A $23.5 million economic development project to transform 3.5 acres of dilapidated buildings and overgrown lots into a vibrant urban culinary center is underway with pro bono assistance from Ballard Spahr real estate attorneys.

Attorneys from the firm's Baltimore office helped the nonprofit developer—American Communities Trust (ACT)—secure the land for the Baltimore Food Hub and negotiate leases and other agreements to enable the effort to move forward. The project—to include teaching and commercial production kitchens, food manufacturing, job training, urban farming, and a market—broke ground last week at 1801 E. Oliver St. in East Baltimore. The site was formerly a Baltimore City Water Works pumping and repair station but has been in disuse and decaying for many years. It is considered a gateway site because of its visibility to passengers on Amtrak trains that pass through the city.

Ballard Spahr has a long history of pro bono work and civic activity to improve Baltimore for residents, workers, businesses, and visitors. The Baltimore Food Hub will provide economic development, create jobs, and increase access to healthy food for low-income residents.

ACT CEO China Boak Terrell said Thomas A. Hauser and Devin T. Kitchelt—Baltimore-based attorneys in Ballard Spahr's nationally recognized Real Estate Department—played a crucial role in preparing the project for groundbreaking.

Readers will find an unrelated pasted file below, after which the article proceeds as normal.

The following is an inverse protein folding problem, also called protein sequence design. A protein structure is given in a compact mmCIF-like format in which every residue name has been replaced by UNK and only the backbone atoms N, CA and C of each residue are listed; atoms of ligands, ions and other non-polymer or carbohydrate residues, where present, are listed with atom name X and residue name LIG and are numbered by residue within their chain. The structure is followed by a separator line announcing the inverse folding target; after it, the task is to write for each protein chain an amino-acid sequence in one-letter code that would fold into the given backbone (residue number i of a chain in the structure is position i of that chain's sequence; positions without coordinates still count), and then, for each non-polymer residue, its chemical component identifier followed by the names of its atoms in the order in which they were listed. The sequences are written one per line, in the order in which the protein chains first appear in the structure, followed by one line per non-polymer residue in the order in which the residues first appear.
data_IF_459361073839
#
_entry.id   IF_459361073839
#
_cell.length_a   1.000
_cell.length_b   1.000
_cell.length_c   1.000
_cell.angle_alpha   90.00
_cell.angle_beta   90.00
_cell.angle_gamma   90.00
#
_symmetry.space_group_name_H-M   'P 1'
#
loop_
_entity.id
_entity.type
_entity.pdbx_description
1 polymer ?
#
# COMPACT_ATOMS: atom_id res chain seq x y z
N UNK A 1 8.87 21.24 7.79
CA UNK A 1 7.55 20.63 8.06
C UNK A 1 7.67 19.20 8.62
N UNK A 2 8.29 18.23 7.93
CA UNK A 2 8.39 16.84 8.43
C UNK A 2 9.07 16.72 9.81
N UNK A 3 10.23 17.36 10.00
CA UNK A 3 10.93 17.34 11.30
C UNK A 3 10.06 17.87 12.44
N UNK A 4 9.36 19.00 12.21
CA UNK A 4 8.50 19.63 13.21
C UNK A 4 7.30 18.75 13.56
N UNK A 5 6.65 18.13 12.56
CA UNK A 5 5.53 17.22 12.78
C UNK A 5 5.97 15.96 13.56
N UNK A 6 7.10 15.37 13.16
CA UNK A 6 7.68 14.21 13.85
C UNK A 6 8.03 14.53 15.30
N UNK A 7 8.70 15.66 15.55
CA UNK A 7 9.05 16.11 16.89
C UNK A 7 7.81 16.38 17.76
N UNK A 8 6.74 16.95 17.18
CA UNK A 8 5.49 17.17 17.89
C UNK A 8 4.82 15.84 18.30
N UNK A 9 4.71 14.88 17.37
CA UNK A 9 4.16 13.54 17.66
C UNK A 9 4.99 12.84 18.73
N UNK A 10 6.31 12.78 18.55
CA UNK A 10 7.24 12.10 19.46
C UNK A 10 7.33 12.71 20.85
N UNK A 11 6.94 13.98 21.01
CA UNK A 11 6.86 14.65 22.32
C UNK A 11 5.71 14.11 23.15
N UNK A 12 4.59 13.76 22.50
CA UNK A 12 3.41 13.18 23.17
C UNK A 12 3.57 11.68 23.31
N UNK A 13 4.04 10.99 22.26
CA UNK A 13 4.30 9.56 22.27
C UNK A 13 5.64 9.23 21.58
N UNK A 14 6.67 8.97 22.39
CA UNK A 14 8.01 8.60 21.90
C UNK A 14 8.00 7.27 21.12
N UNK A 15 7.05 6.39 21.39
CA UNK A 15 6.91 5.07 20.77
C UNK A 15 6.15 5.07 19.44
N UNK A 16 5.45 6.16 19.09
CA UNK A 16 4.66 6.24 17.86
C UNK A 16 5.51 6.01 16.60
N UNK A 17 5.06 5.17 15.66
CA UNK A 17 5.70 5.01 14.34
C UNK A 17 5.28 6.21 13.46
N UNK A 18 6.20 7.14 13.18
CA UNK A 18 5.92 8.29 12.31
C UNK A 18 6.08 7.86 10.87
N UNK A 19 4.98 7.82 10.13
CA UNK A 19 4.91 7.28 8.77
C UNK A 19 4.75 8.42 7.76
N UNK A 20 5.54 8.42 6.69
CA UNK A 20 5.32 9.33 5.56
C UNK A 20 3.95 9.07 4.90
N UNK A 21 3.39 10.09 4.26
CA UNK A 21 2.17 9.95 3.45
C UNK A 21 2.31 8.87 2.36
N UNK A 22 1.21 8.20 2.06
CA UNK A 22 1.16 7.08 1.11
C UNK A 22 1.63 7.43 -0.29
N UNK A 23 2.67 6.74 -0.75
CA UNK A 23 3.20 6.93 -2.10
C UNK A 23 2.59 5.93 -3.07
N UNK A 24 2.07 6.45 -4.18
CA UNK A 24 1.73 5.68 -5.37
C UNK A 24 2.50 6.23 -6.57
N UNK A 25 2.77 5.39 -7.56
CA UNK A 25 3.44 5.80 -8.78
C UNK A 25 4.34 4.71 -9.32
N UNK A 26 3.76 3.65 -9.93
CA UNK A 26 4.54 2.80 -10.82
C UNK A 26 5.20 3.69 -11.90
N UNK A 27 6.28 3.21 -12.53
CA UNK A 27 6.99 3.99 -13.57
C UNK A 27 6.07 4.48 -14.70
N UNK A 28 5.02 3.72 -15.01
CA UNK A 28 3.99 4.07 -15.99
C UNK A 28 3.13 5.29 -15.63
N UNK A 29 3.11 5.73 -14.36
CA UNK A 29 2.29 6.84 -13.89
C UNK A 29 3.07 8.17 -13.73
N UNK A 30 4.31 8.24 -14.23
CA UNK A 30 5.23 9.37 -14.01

"There were a lot of moving parts and tight deadlines. Tom and Devin picked up all of it," Ms. Boak Terrell said. "They were extremely responsive and worked very hard. The guidance they provided was essential in setting us up to create positive change for low-income residents."

Ballard Spahr's Baltimore-based real estate practice consistently ranks among the best in the region in peer review surveys for its skill and experience handling real estate development and finance transactions, including some of the region's largest, most complex, and most high-profile projects.

ACT, a national community development organization that serves low-income communities, is partnering with the Historic East Baltimore Community Action Coalition to build the teaching and commercial production kitchens, and with City Seeds, the culinary arm of the Baltimore-based nonprofit Humanim, which will operate a catering social enterprise that will provide jobs and entrepreneurial opportunities to residents. Funding is from a variety of sources including the federal, state, and city governments as well as private foundations including the Annie E. Casey Foundation. The first phase of the project is expected to open as early as summer 2017.